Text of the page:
The Summer of
Bitter and Sweet
Tawnshi / Welcome to the Michif Creamery
In this complex and emotionally resonant novel, debut author Jen Ferguson serves up a powerful story about rage, secrets, and all the spectrums that make up a person—and the sweetness that can still live alongside the bitterest truth.
Lou has enough confusion in front of her this summer. She’ll be working in her family’s ice cream shack with her newly ex-boyfriend—whose kisses never made her feel desire, only discomfort—and her former best friend, King, who is back in their Canadian prairie town after disappearing three years ago without a word.
But when she gets a letter from her biological father—a man she hoped would stay behind bars for the rest of his life—Lou immediately knows that she cannot meet him, no matter how much he insists.
While King’s friendship makes Lou feel safer and warmer than she would have thought possible, when her family’s business comes under threat, she soon realizes that she can’t ignore her father forever.
A Few Things About This Book
This book is about an ice cream shack, yes, but it’s also about the real traumas that teens face. There are discussions about and references to a violent sexual assault; instances of intimate partner abuse; instances of racism and physical assault toward Indigenous and Black teens; discussions of drug use; under-aged alcohol use.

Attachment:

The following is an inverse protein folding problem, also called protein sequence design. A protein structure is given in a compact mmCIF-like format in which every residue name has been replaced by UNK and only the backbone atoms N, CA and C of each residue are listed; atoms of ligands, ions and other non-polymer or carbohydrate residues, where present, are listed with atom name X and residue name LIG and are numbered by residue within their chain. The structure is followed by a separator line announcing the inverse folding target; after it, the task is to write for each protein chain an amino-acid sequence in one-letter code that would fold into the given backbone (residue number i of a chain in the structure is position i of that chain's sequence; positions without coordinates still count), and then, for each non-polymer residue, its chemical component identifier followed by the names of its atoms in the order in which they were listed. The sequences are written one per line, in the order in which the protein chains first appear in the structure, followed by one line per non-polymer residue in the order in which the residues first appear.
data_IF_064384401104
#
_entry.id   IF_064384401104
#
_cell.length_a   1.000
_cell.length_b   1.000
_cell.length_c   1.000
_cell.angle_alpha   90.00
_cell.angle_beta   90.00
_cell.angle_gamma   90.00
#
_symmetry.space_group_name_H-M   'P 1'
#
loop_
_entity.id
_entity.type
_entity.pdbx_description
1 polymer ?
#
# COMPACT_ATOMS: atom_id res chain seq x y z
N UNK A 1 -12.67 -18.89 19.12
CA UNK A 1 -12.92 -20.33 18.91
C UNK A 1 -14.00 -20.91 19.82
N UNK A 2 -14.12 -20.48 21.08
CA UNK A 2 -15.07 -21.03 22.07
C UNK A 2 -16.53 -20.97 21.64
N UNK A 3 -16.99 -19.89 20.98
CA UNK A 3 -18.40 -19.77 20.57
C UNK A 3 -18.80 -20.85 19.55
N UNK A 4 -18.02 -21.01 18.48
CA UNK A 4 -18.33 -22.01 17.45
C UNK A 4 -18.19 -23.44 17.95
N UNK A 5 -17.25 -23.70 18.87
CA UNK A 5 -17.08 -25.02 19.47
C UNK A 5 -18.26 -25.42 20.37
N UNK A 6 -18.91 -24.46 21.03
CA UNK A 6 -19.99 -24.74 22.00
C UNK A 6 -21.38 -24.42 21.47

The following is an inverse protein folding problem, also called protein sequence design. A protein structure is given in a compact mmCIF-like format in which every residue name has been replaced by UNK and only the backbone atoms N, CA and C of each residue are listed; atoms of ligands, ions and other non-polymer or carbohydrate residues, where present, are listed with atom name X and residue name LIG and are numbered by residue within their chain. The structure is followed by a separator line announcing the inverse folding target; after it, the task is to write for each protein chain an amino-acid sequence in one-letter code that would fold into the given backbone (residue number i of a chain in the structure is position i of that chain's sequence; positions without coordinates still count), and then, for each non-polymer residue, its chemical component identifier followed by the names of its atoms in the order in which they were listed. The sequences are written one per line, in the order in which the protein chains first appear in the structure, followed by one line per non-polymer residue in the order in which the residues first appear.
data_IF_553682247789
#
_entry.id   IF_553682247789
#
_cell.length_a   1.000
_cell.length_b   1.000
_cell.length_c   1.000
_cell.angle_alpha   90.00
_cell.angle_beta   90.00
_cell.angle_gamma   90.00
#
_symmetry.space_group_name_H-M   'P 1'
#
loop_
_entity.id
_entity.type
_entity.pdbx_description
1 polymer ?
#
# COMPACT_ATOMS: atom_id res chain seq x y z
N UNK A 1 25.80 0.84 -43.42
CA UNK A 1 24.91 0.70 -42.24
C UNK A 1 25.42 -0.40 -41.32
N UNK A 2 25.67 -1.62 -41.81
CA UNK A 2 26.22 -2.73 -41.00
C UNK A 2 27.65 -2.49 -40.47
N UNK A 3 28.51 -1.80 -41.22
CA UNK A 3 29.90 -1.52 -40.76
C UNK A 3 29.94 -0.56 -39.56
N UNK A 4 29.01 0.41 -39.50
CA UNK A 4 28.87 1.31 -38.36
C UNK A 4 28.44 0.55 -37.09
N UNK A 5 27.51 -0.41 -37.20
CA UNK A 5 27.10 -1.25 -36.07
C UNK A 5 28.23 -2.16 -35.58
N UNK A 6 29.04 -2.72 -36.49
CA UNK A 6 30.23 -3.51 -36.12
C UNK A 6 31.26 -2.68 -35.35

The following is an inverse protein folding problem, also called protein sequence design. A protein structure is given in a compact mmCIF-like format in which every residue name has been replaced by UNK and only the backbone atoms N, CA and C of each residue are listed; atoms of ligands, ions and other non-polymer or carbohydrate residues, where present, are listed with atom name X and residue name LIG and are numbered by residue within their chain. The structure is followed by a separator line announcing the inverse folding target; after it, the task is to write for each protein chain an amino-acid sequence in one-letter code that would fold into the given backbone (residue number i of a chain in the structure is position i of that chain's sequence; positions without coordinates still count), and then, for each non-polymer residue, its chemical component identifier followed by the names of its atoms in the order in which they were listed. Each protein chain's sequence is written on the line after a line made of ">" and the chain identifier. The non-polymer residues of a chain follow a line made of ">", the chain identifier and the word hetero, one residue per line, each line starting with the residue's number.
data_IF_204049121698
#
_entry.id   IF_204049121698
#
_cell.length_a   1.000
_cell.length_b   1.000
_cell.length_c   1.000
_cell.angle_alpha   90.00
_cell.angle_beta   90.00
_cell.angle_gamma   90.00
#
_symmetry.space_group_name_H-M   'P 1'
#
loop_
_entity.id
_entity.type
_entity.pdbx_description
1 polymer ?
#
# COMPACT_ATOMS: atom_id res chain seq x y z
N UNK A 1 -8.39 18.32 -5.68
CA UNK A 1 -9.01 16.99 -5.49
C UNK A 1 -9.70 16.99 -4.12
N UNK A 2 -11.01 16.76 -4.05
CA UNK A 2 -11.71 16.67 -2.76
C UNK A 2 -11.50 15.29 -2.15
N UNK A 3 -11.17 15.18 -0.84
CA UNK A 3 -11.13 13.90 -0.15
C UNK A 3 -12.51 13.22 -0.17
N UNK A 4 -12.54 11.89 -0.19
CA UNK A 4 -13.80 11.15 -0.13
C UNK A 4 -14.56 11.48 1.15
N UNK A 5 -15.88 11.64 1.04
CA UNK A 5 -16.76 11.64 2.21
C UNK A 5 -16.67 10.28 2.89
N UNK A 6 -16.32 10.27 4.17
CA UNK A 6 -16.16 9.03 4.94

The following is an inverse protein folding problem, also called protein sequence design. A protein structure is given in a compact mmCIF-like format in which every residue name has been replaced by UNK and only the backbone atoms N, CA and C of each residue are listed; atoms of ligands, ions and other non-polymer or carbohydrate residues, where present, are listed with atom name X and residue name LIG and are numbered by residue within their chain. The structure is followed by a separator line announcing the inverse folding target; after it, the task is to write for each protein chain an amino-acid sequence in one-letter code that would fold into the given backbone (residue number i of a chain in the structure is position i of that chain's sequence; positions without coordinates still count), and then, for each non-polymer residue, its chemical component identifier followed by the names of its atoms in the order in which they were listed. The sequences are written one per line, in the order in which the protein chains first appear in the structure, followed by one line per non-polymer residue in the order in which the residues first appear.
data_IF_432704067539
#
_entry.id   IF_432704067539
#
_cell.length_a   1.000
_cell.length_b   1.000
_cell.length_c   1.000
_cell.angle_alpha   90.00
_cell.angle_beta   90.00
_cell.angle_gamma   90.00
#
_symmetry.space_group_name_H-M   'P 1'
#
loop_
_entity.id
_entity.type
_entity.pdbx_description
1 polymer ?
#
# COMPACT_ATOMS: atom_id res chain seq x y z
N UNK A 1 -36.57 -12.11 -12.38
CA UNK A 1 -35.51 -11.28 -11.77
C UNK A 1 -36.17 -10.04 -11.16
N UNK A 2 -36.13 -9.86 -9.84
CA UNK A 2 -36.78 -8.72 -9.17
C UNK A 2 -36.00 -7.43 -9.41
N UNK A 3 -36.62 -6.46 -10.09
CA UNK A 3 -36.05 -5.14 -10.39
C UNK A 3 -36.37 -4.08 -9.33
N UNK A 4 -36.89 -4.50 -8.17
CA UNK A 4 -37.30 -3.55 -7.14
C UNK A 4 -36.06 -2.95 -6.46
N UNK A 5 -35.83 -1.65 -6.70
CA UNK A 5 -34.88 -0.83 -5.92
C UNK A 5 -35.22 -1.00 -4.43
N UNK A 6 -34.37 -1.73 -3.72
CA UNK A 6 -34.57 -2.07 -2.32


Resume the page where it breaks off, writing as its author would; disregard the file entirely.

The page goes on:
This book centers the traumas faced by Indigenous women, girls, and two-spirit people, and one narrative of the on-going human rights crisis, happening now in the colonial nations of Canada, the United States of America, and Mexico.
More broadly, this book includes discussion of generational trauma from residential schools, and the living, contemporary systems that overtook residential schools: the Sixties Scoop, the Millennial Scoop, and other instances of child welfare systems serving the needs of colonialism, such as birth alerts.
With the exception of one, unnamed cow, who is humanely euthanized off the page, nothing happens to any of the other dogs or the cows or other animals, this I promise. Homer and Mooreen, the udderly delightful Cowntessa de Pasteur, are okay.
Why do I tell you these things, mere moments before the story begins?
Because: More than anything, I care about you. Your heath, happiness, safety, and well-being matter more than reading this book.
If you’re not ready now, that’s okay. This book will always be here. If you’re never ready, that’s okay, too. If you’re reading and need to stop, guess what, totally okay. And I’m the author saying this, so believe me. I found healing writing Lou’s story, and if you do read it, I hope you find what you need too.